While the Buffalo Bisons didn’t have the best season under manager Gary Allenson, the club’s personnel was in constant flux as the big league team had the QEW working overtime to get players to and from Toronto. While competitive throughout most of the season, with injuries to the Blue Jays mounting in September, the Bisons found themselves depleted and went 12-25 in August and September.
The Bisons played to an overall record of 68-76, finishing in third place in the North Division of the International League. The Bisons generated the 10th most runs (out of 14 teams) in the International League, scoring 3.83 runs per game with an average age of 28.1 years, 1.3 above the league average. The pitching, however, was much better, allowing only 3.60 runs per game, good for fourth in the league thanks to a veteran pitching staff that averaged 29 years old, the oldest in the league and 2.1 years older than the league average.
Blue Jays from Away Player of the Game Champion
For those of you who followed the minor league reports here, you’ll know that I “awarded” Player of the Game (PotG) accolades on a game-by-game basis. It should comfort you to know that Iâve been keeping track of these daily awards and my rationale for the system is as follows.
The Player of the Game Awards were determined by a number of factors that included who I thought had the most impact on the game and who might have gone “above and beyond.” Most nights, there was just one Player of the Game. If there was, he earned one point. If I thought that either a) no one stood out enough to merit a single PotG, or b) two or more players were outstanding and deserved mention, I split the point up into two, three or four shares. If two players earned PotG mention, they each received 0.5 points and if three players earned mentions, they each received 0.3 points. There were occasions that I felt that no one merited the award and therefore, I did not give out any points.
Here are the final standings for Blue Jays from Away Player of the Game for the Buffalo Bisons:
No one has ever (in our three years of keeping track) dominated a team’s Player of the Game standings the way that Matt Hague has for the 2015 Bisons. With almost a 10 point margin of victory, Matt “The” Hague is our winner! Check out Podcast #41 for our interview with him from this August!
Blue Jays from Away Player of the Year
This is a pretty obvious award. Matt Hague not only wins our Player of the Year award, but he was also the Blue Jays MVP for the Bisons (the Webster Award) as well as the International League MVP. Hague hit .338/.416/.468, trailing only Chris Colabello (95 plate appearances) and Dioner Navarro (17 plate appearances) on the club in OPS at .885. Hague was so much better than anyone else on the team, the closest players in OPS with any kind of regular playing time were Alex Hassan (.776 OPS), Dalton Pompey (.728 OPS) and Andy Burns (.723 OPS).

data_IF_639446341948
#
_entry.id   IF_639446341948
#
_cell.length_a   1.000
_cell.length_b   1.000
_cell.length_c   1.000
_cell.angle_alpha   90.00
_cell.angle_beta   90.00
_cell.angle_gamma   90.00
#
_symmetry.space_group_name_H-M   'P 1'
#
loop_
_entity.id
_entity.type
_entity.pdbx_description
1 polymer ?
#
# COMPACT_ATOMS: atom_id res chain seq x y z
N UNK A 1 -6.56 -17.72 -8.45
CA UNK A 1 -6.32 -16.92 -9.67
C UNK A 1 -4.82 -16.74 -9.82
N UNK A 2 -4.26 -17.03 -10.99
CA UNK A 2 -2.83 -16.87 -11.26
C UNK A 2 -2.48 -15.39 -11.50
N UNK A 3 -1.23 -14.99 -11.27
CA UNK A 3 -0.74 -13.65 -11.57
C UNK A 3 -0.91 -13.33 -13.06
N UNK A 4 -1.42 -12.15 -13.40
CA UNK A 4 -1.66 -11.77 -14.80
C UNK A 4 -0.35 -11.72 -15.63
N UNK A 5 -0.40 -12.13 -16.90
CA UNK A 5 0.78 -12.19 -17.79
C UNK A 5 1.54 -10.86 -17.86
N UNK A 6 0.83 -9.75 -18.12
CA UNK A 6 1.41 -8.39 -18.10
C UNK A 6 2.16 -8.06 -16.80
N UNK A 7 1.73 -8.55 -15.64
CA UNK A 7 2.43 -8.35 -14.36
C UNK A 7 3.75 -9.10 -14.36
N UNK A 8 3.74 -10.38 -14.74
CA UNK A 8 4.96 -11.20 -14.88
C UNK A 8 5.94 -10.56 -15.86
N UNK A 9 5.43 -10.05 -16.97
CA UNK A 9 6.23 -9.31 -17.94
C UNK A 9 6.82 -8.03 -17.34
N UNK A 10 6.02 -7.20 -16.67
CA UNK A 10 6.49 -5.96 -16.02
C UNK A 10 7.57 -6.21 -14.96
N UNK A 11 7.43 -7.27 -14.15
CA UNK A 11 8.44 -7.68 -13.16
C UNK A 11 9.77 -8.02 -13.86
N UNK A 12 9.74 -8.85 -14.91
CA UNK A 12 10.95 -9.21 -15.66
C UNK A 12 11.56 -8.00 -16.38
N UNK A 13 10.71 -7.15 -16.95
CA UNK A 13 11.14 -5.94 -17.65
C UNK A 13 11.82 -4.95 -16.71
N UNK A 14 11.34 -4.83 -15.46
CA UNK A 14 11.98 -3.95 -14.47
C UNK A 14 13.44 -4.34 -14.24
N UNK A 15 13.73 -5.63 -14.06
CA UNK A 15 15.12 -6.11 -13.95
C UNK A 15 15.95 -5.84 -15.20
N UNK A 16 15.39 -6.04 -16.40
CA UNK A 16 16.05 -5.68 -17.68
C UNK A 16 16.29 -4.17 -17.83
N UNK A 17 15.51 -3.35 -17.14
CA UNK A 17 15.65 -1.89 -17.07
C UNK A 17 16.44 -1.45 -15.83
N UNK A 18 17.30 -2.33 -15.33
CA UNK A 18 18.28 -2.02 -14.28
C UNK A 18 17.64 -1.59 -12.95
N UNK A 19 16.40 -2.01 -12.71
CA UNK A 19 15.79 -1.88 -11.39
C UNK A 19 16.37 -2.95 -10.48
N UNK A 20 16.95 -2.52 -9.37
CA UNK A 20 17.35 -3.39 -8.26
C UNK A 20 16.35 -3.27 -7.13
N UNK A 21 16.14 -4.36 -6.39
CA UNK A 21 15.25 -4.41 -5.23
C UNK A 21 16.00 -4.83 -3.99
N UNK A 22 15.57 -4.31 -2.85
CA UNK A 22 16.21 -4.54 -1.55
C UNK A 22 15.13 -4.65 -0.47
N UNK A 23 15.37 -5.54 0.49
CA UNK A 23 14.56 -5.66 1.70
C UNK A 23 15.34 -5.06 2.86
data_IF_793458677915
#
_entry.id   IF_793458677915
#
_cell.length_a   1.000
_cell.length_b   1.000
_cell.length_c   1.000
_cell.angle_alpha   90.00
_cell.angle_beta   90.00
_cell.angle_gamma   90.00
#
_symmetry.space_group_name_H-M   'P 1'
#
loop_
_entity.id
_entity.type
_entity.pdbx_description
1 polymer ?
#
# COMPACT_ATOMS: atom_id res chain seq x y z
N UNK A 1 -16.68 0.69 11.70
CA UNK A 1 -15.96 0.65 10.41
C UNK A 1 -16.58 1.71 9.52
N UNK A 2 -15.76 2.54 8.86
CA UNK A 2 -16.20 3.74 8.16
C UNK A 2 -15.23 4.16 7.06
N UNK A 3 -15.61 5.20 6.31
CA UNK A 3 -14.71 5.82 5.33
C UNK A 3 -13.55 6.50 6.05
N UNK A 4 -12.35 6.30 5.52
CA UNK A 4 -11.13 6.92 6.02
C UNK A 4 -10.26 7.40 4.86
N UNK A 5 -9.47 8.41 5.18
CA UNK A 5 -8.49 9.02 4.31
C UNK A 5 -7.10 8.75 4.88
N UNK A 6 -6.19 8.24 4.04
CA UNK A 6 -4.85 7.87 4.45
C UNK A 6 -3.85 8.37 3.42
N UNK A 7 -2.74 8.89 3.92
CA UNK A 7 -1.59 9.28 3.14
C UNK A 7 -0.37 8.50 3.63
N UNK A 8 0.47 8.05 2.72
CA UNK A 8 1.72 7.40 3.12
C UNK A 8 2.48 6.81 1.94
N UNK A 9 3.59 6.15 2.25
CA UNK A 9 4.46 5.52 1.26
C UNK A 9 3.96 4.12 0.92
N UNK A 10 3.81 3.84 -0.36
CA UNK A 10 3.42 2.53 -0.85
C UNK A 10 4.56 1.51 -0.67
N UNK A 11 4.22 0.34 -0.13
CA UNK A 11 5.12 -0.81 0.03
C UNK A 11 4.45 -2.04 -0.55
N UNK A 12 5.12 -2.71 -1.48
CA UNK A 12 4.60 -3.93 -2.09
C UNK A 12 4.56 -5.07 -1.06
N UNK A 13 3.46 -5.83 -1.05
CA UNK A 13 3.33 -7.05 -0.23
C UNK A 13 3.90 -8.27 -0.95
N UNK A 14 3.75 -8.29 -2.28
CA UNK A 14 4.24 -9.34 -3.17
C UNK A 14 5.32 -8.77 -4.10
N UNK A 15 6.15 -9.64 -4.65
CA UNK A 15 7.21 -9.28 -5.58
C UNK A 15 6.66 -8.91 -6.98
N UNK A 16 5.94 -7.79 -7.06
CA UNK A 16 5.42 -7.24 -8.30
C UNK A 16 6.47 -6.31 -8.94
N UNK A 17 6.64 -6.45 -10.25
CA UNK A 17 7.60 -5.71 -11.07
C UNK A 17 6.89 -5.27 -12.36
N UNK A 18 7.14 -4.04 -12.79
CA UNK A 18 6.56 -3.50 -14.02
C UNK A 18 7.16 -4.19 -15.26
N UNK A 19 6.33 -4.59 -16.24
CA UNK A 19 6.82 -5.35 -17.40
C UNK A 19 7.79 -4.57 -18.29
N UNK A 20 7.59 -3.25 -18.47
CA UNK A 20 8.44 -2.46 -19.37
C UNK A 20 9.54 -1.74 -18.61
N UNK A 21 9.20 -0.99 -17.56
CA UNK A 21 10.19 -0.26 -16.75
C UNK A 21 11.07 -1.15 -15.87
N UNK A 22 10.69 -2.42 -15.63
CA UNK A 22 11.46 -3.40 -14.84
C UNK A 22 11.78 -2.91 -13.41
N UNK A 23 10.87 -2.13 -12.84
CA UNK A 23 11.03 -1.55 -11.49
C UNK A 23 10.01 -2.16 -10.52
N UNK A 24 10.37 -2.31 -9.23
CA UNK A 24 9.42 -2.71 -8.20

Honourable Mentions: Alex Hassan, Dalton Pompey, Andy Burns
Blue Jays from Away Pitcher of the Year
I’m so tempted to give this award to someone who isn’t in the organization anymore but, since I haven’t done it with any of the other teams, I won’t do it now. Because of Randy Wolf’s ineligibility, the award goes to Jeff Francis, the veteran Canadian lefty. Francis had a 2.35 ERA and 1.05 WHIP with just 13 walks and 79 strikeouts in 92 innings. Congrats to our Pitcher of the Year, Jeff Francis!
Honourable mentions: Randy Wolf, Scott Copeland, Chad Jenkins
Blue Jays from Away Reliever of the Year
Ryan Tepera handled his promotions and demotions with class but really gave the Blue Jays no reason to complain and earned his way back onto the playoff roster with an outstanding season split between Toronto and Buffalo. The 27 year old was dominant in Buffalo, posting a 1.06 ERA with a 0.85 WHIP and 37 strikeouts and just 13 walks (with only 16 hits) in 34 innings.
Honourable mentions: Rob Rasmussen, Greg Infante, Greg Burke
Blue Jays from Away Most Improved Player
This is a tough award, mainly because most players, by the time they get to Triple-A, are already what they’re going to be, leaving little room for improvement. I’m inclined to give it to Matt Hague but he really didn’t improve THAT much over his 2014 season. He hit .267/.365/.448 with the Indianapolis Indians and actually turned things on in 13 games with Buffalo last year, hitting .377/.411/.566. If we look at his overall stats, they’re not much worse than 2015’s MVP year. In that case, I’m going to award this one to Steve Delabar who was good in Triple-A last year but still struggled with his control. This year, he maintained his high strikeout rate but cut down on his walks and cut his ERA in half, to 1.42 in 25 1/3 innings.
Blue Jays from Away Best Newcomer
Once again, I’m tempted to give this award to Randy Wolf but, again, he’s not with the organization anymore. I’d also give it to Chris Colabello but he only had 95 plate appearances with Buffalo. And so, it goes to Jeff Francis who dominated in Triple-A.
Honourable mention: Alex Hassan
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